I’m afraid that in my fortified state I may do something foolish and bring great disgrace upon me. it over powers me. 16. let me stand and find out whether the wine has hold of my feet as well as the minf within me. I am no longer the manager of my judgement. 19. come. Johnson & Ryan bottom right image (plates 7 & 8) for something more graphic… * Akletoi and shameless dancing Plate 15 (referenced in Fehr (1990): 190) .My head is heavy with wine. Other Symposium Imagery from Osborne (1990): Plates 13. 14. 21. Onomacritus. But. 15. and the room is going round and round.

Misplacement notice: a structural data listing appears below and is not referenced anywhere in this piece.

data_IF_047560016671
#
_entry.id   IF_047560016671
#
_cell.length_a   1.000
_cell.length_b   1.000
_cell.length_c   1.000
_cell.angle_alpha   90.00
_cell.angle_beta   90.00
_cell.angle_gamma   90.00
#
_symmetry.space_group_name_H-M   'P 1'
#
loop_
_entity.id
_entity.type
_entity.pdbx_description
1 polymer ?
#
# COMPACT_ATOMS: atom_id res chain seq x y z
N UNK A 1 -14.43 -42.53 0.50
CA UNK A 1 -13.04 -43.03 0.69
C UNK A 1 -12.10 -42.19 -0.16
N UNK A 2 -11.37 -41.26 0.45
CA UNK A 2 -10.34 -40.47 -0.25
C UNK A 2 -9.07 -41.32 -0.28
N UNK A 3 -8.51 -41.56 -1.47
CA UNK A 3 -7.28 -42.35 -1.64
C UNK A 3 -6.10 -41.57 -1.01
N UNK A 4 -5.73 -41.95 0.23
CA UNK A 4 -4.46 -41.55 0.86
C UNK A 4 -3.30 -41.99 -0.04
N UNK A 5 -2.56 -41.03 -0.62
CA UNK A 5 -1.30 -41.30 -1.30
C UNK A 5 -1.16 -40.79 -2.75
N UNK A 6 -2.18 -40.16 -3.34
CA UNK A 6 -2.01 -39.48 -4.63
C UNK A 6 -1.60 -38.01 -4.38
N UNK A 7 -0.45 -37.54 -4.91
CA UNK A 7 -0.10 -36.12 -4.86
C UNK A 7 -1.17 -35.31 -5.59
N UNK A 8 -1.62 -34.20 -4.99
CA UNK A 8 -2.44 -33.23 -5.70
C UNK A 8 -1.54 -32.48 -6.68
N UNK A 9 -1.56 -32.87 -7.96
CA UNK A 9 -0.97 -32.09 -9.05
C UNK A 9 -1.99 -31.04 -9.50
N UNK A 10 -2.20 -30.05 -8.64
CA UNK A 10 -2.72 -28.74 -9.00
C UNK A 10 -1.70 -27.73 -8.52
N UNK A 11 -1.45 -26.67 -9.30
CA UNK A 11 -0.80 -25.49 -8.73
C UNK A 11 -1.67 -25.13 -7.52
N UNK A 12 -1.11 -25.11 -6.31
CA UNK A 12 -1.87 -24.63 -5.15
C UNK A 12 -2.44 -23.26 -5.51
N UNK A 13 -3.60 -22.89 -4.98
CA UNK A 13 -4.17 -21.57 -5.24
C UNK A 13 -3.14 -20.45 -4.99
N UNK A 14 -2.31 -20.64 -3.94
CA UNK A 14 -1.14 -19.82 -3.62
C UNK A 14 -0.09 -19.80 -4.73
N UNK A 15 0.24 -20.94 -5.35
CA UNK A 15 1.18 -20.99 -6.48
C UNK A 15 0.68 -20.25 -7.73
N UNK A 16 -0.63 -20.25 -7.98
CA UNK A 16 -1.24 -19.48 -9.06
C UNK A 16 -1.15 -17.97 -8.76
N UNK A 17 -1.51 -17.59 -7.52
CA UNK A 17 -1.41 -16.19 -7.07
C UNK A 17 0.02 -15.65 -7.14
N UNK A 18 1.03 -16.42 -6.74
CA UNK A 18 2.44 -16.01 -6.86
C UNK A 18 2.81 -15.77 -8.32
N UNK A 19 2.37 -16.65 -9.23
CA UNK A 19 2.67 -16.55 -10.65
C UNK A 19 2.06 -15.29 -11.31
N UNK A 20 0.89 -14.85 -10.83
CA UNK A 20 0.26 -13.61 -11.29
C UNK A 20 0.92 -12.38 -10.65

Oxford: 135 – 148 Bury. O.209 Murray. Onomacritus. Jan (1990) ‘Adolescents. Murray (ed). However. (ed. let me stand and find out whether the wine has hold of my feet as well as the mind within . (1996) The Red and the Black: Studies in Greek Pottery. Scritti in onore di Arnaldo Momigliano. Sympotica: A Symposium on the Symposion. London: 44 – 53. it overpowers me. male feast followed by the ritual consumption of wine. I am no longer the manager of my own judgement. Sympotica: A Symposium on the Symposion.G.) Tria Corda.’ In O. Brian.’ In O. Symposion and pederasty’ ’ In O.) ). But come. O. and the room is going round and round. London: 64 – 89. (1990) ‘Around the krater: an aspect of banquet imagery. R. (1909) The Symposium of Plato edited with introduction. in reality they were much more complex affairs than just the occasional party thrown by the elite of Athens. Oxford Murray. Murray (ed). Como: 257 – 272 Sparkes. Murray (ed).Bibliography Bremner. Oxford: 185 – 195 Davidson. " # $ % A Symposium on the Symposion What was a Symposium? Symposium: used in reference to the aristocratic. in E. James (1997): “The symposium” in Courtesans and Fishcakes. Sympotica: A Symposium on the Symposion. Fehr. Oxford: 196 . the akletoi in the archaic period. Sympotica: A Symposium on the Symposion. Gabba (ed. F. Cambridge. (1983) ‘The Greek symposium in history’. Burkhard (1990) ‘Entertainers at the Symposium. Lissarague. critical notes and commentary. 1) “My head is heavy with wine.